US President Donald Trump's cancellation of the planned summit with North Korean leader Kim Jong Un reportedly caught South Korea's president by surprise, and he's called an emergency meeting at midnight, local time.
South Korean President Moon Jae-in shakes hands with North Korean leader Kim Jong Un during their summit at the truce village of Panmunjom, North Korea, in this handout picture provided by the Presidential Blue House on May 26, 2018.
It follows a second summit between South Korean president Moon Jae-in and Mr Kim who committed to sitting down with Mr Trump and to a "complete denuclearisation of the Korean Peninsula".
Mr. Moon and Mr. Kim agreed at a surprise meeting on Saturday that a possible North Korea-U.S. summit must be held successfully, Mr. Moon told a news conference in Seoul.
Mr Moon said North Korea and the United States will soon start working-level talks to prepare for the Kim-Trump summit.
Meanwhile, Trump spoke to reporters about the potential summit from the Oval Office on Saturday night, where he had gathered with lawmakers to celebrate the return of Utah man Joshua Holt, who had been jailed in Venezuela for almost two years and finally freed.
Asked if there is a plan to hold high-level inter-Korean talks to discuss follow-up measures to the April 27 summit agreement, the spokesman said that nothing has been determined. "We're looking at June 12 in Singapore".
Saturday's Korean summit came hours after South Korea expressed relief over revived talks for a Trump-Kim meeting.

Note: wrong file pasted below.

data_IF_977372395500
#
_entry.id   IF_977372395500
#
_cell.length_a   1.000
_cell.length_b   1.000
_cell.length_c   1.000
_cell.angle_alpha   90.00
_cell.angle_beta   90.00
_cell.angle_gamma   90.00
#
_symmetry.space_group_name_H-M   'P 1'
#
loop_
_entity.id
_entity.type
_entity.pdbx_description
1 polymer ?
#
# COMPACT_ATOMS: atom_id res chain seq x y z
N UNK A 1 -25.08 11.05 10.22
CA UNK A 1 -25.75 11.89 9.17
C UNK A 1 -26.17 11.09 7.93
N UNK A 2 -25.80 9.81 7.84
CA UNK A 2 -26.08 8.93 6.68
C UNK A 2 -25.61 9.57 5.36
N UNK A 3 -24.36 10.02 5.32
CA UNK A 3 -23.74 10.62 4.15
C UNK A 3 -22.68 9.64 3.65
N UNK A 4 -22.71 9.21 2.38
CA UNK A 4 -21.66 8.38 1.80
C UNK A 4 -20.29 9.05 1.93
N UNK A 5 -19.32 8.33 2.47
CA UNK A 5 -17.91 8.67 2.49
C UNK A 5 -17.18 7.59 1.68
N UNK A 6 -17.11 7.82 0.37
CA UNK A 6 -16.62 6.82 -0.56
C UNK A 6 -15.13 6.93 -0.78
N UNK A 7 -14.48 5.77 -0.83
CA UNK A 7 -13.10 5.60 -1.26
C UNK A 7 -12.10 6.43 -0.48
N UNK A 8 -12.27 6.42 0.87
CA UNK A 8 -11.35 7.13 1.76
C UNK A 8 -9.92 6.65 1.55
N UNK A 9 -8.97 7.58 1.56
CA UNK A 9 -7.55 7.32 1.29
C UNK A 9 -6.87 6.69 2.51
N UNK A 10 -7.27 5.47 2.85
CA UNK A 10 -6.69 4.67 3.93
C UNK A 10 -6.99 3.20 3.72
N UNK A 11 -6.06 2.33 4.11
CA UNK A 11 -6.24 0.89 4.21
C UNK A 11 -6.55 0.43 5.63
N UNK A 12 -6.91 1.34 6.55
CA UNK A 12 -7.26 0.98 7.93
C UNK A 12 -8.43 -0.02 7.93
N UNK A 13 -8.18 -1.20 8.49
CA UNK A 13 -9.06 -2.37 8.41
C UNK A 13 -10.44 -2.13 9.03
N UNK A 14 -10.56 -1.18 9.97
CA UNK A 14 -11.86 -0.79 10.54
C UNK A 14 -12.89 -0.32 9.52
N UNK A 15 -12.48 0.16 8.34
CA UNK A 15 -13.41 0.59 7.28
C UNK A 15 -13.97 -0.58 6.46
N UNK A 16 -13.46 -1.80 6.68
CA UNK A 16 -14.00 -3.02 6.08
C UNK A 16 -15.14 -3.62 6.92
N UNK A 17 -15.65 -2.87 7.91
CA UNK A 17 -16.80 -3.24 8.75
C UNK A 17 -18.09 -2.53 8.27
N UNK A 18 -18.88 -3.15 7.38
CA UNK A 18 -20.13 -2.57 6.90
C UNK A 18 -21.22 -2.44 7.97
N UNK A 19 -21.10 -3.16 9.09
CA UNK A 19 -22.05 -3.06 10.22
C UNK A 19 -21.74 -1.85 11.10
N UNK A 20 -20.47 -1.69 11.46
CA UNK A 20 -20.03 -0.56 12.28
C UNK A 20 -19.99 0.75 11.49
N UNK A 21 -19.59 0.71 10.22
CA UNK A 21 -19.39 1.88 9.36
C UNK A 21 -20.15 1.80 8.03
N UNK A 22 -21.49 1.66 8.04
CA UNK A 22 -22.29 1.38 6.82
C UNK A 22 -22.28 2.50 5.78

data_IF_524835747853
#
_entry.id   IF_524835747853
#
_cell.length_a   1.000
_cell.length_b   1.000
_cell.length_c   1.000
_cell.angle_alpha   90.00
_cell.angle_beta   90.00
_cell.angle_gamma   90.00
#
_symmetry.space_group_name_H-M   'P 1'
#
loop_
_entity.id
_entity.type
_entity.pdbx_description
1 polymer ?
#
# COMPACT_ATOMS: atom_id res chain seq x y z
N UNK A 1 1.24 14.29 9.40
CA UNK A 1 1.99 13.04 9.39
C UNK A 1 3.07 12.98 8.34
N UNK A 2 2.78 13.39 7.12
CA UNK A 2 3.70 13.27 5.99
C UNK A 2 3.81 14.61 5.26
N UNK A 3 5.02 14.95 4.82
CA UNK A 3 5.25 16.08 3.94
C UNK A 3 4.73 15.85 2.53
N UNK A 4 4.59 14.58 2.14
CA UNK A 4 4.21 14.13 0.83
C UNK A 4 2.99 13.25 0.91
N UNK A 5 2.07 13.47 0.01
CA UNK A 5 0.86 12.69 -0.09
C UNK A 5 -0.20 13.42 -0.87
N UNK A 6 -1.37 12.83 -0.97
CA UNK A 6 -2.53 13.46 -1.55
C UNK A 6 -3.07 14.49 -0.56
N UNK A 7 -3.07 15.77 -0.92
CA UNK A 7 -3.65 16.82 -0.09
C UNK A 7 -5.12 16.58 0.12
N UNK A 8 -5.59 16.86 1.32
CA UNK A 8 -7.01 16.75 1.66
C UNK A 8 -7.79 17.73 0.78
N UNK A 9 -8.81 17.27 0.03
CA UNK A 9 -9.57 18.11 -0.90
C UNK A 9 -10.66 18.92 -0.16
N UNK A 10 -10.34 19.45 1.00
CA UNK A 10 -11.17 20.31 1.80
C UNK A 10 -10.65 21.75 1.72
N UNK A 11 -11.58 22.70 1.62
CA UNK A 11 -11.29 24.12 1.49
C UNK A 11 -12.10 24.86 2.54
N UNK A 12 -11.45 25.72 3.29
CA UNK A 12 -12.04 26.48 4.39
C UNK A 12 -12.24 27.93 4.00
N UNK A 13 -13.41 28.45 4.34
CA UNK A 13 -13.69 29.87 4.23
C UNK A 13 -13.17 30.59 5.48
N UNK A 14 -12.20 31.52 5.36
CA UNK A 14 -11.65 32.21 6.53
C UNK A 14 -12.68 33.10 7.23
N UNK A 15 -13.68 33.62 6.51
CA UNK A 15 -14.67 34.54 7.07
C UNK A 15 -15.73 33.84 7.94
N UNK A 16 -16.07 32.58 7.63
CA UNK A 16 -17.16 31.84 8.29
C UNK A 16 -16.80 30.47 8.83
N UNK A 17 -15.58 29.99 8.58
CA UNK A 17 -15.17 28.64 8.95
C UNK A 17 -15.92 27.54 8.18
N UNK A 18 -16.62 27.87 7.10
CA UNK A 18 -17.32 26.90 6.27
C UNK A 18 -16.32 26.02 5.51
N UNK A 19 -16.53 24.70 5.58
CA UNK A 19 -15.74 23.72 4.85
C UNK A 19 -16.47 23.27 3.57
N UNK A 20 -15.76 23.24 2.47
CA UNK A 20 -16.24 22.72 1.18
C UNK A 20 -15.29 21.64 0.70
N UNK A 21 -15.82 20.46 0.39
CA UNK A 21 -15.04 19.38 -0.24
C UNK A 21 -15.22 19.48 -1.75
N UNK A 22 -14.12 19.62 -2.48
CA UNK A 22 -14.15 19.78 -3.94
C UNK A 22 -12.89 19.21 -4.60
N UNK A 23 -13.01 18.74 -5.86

Moon said on Sunday: "Our journey to the complete denuclearization of the Korean Peninsula and a permanent peace agreement can not be stopped, and we have made a decision to cooperate closely".
The planned historic summit is a dramatic turnaround from President Trump pulling out of talks last week after a war of words with Mr Kim's regime
Trump added: "We'll see what happens".
Trump rattled the region on Thursday by cancelling his June 12 meeting with Kim, citing "open hostility" from Pyongyang. During Saturday's inter-Korean summit, the Korean leaders agreed to "positively co-operate with each other as ever to improve (North Korea)-U.S. relations and establish (a) mechanism for permanent and durable peace".
However, the South Korean leader said Kim remained uncertain about USA pledges to protect the Kim regime.
An official at South Korea's presidential office says it was North Korea who reached out first.
Mr Moon said he told Mr Kim that Mr Trump has a "firm resolve" to end hostile relations with North Korea and initiate economic cooperation if Kim implements "complete denuclearisation". At that meeting, they declared they would work toward a nuclear-free Korean peninsula and a formal end to the 1950-53 Korean War. "That hasn't changed", the US leader said.
They agreed to have their top officials meet again on June 1. It allowed Moon to push for a U.S.
The agency said the two leaders had reached a "satisfactory consensus" and expressed "their stand to make joint efforts for the decentralization of the Korean peninsula". "I urge North Korea and the U.S.to confirm each other's will by sharing their problems with each other and communicating directly".
Europe, China and India must engage the Koreas and keep the temperature, already lowered by a meeting between the leaders of South and North Korea, down.
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